Ephraim Owens

Austin trumpeter and member of the Tedeschi Trucks Band

Words by Jess Hagemann Photos by Eric Morales

Ephraim Owens is a jazz trumpeter in his mid-40s. He has been a professional musician since 1991, and variously plays with a trio, a quartet, a quintet, or a band depending on the showcase. After moving to Austin in 1994, Owens had a day named for him by then-mayor Bruce Todd, who proclaimed June 14, 1997, to be Ephraim Owens Day.

WHAT does playing music mean to you?  Music is medicine. People come out to shows to get things off their chest and out of their hearts and off their minds. They come out to get music in them because they had a bad day at work or something is going wrong with family or they’re sick. Some come out for the look or the feel of the music, or for the show of it. I believe it’s my duty to deliver, to live up to the audience’s honesty and to answer it with my own. If my music isn’t honest, somebody’s going to pick up on it.

WHERE are your favorite places to play in Austin?  I have a couple regular residencies at The Continental Gallery [on South Congress] and The Elephant Room [downtown]. I’ve been playing every Tuesday at the Gallery for the last ten years, and this year I’ll play a New Year’s Eve show at the Elephant Room.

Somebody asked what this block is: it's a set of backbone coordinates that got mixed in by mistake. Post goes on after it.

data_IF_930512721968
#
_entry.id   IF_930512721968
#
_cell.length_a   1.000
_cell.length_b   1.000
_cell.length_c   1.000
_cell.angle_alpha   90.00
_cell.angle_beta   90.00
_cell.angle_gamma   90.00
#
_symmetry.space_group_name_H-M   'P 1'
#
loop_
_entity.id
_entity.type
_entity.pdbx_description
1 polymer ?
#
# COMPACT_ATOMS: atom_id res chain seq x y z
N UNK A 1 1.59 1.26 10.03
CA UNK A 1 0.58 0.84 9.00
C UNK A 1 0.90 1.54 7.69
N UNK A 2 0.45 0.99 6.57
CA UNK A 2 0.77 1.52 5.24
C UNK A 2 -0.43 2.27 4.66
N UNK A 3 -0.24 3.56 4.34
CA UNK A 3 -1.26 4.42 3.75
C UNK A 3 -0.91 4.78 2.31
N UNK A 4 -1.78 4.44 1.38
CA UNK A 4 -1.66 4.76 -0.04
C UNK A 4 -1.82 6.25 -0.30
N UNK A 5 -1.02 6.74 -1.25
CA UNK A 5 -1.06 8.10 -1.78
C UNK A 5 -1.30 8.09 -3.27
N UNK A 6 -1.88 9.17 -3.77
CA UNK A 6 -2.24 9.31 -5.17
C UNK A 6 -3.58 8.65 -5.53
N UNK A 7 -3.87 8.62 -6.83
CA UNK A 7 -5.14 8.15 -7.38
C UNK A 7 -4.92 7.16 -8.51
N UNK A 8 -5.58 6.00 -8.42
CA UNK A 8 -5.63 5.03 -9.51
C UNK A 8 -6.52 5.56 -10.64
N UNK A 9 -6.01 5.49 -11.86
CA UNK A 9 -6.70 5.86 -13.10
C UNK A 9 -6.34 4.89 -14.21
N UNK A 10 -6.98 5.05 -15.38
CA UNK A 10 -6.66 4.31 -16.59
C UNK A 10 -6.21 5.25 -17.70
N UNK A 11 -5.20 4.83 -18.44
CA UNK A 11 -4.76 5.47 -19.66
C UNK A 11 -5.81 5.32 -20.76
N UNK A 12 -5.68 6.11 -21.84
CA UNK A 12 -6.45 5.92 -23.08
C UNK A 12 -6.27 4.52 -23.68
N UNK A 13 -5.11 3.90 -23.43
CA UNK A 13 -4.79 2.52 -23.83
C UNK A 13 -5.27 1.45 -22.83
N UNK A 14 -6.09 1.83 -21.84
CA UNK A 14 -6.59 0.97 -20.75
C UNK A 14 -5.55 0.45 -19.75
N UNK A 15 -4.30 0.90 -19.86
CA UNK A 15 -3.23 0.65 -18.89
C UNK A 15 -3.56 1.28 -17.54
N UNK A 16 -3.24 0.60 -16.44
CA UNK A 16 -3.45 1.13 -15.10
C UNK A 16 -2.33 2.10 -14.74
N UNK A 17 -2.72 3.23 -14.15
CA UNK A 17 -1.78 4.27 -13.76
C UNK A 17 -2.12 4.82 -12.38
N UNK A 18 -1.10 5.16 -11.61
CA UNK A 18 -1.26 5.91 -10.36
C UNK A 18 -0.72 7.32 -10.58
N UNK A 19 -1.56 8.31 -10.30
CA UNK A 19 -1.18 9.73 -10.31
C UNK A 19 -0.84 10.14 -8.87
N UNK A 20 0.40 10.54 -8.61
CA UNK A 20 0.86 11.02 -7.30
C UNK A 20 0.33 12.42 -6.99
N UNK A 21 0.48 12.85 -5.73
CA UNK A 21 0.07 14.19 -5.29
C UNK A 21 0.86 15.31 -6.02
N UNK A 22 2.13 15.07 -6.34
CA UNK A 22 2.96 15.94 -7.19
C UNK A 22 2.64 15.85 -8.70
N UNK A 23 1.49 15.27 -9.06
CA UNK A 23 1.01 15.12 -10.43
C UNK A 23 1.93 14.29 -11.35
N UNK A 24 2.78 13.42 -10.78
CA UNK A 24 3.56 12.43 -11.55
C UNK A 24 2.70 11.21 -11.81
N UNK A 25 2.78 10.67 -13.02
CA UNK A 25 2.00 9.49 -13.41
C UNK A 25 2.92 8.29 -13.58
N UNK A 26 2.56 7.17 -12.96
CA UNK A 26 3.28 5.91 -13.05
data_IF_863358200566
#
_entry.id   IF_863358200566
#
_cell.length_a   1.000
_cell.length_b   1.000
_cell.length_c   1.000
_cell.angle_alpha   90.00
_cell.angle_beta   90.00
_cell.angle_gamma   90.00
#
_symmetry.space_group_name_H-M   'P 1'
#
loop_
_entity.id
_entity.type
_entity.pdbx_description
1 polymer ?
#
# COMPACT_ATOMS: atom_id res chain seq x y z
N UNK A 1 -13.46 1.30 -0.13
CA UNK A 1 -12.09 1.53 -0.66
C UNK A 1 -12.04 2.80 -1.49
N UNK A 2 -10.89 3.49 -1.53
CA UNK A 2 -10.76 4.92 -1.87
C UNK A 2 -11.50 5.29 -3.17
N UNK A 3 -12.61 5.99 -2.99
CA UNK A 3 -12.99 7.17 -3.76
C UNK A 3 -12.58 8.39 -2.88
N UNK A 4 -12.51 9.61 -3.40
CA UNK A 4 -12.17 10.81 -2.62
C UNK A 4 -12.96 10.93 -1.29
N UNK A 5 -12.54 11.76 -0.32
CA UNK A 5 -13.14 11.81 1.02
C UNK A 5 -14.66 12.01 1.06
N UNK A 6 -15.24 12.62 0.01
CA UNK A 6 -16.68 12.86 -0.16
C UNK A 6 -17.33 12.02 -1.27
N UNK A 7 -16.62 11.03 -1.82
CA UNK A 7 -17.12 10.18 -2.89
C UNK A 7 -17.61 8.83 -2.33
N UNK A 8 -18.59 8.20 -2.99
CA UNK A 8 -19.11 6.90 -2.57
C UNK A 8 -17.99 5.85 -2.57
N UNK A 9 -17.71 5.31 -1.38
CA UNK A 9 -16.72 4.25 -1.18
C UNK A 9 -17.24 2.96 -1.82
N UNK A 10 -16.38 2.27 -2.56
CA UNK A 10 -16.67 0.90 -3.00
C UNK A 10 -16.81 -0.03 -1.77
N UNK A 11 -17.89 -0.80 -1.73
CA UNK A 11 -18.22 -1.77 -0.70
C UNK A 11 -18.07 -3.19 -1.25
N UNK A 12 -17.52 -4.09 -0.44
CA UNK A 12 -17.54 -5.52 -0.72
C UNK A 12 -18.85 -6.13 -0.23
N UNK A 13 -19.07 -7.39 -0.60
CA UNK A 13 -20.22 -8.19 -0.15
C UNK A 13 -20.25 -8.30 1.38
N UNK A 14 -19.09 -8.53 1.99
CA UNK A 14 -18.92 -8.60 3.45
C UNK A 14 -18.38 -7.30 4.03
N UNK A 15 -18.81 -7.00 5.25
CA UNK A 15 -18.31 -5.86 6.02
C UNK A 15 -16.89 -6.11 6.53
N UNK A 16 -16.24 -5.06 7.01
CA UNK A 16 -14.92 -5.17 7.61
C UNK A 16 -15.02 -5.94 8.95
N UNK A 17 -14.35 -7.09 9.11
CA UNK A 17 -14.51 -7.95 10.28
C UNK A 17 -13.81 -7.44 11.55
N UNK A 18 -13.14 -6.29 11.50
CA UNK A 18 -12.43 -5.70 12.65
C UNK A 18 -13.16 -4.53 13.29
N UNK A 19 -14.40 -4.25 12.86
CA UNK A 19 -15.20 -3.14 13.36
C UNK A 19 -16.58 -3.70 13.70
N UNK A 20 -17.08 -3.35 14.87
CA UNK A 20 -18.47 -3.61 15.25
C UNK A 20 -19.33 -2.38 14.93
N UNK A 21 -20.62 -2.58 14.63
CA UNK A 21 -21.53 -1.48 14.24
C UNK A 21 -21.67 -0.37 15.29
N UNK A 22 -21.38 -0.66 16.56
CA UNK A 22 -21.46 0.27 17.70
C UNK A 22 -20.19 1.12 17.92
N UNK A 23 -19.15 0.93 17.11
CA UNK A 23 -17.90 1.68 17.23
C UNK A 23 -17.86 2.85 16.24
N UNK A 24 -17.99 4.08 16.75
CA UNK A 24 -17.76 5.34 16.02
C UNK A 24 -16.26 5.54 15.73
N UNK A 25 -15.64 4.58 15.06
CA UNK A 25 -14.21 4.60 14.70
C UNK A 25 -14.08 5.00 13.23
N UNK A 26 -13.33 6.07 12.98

As for east Austin, a fellow musician operates a pop-up venue called Monks at 6th and Chicon. They host special events for a cover charge, and it’s a great little room set up to feel like a real jazz club. Patrons there don’t get distracted by talking; they pay attention to what’s happening on stage.

WHY flugelhorn? What’s special about it to you?  I don’t play the flugelhorn a whole lot, but I like it for its warmth—it’s like a cozy fireplace. The mellowness of the flugelhorn is perfect for ballads and sentimental tunes. Certain songs ask for a certain sound. That’s how I determine which instrument to use: the flugelhorn, a modified muted horn, or an open horn. My trumpet goes everywhere that I do, but sometimes it’s nice to break up the monotony of only hearing one horn.

You’ve played with a lot of big-name recording artists. WHO have you enjoyed collaborating with most?  Sheryl Crow, Mumford and Sons, and Patty Griffin all come to mind immediately—but I’m going to stop there because I’d hate to leave somebody out.

You already have a day named after you. WHEN you have a cocktail named after you, what will be in it and what will it be called?  Tequila, neat. And I’d call it The Shorty. I order that at the clubs all the time. Tequila is my night caffeine. Unlike whiskey or bourbon, which slow you down, tequila gets my adrenaline going!


Did you know? You can catch Ephraim Owens one Friday a month at Whisler’s, where he plays a live cabaret. Serese Brown is the burlesque dancer. “She gets up on the bar and does her thing and I play off of her,” says Owens.


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